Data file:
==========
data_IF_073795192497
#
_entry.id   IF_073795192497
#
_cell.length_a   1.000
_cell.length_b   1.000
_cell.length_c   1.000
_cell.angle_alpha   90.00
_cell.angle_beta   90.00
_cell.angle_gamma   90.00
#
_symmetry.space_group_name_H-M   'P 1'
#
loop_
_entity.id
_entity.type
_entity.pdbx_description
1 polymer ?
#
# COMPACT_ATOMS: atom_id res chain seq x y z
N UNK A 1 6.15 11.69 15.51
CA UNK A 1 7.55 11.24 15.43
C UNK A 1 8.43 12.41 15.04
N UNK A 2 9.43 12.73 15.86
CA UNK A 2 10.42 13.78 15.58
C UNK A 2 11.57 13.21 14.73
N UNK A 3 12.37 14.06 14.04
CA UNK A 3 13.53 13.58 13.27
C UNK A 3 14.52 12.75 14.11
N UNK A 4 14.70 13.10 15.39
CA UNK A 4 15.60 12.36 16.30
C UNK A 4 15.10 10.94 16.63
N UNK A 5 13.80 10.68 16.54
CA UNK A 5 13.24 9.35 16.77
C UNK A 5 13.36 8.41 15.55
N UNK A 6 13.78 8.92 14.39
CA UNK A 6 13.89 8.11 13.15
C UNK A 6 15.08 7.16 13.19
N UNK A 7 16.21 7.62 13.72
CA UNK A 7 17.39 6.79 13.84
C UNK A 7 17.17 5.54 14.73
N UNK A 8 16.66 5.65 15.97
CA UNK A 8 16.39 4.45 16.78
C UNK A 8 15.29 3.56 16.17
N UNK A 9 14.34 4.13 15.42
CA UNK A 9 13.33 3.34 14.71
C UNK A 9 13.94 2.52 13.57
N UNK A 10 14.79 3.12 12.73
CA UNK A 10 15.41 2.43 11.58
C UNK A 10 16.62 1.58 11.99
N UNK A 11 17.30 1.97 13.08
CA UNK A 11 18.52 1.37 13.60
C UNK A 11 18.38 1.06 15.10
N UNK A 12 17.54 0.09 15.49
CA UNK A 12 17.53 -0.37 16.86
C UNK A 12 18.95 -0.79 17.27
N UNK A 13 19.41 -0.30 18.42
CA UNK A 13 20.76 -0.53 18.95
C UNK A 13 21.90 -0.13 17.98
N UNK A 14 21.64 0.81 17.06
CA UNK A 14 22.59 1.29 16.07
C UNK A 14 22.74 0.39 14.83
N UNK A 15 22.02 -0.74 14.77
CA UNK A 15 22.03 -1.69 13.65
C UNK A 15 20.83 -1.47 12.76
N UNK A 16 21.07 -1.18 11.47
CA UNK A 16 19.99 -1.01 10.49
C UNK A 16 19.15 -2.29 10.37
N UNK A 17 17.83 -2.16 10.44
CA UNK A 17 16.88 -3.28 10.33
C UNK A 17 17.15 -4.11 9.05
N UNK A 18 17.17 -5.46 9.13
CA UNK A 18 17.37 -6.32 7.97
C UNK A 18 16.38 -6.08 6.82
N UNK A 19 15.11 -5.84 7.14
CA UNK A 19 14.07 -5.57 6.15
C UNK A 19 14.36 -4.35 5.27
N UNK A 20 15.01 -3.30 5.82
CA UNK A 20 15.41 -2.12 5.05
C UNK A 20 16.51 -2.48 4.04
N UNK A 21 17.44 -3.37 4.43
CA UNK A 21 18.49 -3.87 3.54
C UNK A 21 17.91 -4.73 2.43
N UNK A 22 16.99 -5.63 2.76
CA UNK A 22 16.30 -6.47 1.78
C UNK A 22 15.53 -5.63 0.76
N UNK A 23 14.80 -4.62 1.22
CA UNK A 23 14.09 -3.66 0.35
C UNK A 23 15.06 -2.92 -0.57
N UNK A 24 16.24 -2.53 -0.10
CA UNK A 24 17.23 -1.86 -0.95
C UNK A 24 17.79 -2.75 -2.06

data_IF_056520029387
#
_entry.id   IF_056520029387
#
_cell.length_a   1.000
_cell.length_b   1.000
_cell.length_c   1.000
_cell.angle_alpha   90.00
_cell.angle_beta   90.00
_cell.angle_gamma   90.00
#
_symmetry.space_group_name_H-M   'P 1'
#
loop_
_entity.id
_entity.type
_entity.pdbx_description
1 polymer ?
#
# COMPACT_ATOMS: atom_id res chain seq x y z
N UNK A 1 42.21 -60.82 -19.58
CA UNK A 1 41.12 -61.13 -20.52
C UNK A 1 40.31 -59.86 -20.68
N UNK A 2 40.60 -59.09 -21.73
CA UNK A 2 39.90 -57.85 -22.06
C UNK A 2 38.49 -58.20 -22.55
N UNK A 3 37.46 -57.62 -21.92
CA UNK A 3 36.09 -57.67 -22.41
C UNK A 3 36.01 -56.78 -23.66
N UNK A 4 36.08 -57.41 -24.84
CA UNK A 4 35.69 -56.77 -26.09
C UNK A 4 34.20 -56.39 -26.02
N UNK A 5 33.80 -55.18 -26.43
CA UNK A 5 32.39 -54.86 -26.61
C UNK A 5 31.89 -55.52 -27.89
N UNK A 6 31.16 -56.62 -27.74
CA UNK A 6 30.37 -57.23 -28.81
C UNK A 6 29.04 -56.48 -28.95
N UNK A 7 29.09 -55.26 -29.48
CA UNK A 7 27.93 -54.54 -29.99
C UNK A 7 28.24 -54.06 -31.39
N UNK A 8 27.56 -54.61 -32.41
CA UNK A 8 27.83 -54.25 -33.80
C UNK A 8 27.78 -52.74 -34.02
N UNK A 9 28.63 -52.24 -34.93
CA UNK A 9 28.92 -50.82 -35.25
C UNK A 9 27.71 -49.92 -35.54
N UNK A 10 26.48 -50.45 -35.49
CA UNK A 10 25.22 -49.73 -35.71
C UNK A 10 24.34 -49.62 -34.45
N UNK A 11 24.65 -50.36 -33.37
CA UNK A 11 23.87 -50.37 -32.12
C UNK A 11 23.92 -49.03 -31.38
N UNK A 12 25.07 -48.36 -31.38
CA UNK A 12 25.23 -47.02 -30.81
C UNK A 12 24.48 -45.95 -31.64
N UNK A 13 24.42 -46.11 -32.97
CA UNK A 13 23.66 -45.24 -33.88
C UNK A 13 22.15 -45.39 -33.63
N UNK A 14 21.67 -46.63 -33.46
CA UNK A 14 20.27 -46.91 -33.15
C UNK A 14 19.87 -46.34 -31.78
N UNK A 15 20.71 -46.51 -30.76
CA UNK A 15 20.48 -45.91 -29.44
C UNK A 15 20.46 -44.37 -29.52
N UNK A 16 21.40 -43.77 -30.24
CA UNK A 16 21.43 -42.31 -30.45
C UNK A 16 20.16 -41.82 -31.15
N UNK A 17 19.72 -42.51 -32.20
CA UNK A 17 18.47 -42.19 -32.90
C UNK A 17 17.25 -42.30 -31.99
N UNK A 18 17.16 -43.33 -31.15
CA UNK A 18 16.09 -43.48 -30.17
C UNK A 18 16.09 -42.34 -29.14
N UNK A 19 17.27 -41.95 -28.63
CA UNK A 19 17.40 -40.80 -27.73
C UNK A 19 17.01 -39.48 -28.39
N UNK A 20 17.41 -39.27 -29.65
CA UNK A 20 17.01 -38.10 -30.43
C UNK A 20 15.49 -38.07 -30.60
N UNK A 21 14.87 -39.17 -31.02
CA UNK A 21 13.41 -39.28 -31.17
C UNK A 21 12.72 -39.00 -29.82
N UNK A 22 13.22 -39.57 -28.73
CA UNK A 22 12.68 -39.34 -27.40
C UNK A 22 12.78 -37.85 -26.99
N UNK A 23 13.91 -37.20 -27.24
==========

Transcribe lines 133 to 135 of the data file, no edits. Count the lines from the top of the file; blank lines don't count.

C UNK A 7 28.24 -54.06 -31.39
N UNK A 8 27.56 -54.61 -32.41
CA UNK A 8 27.83 -54.25 -33.80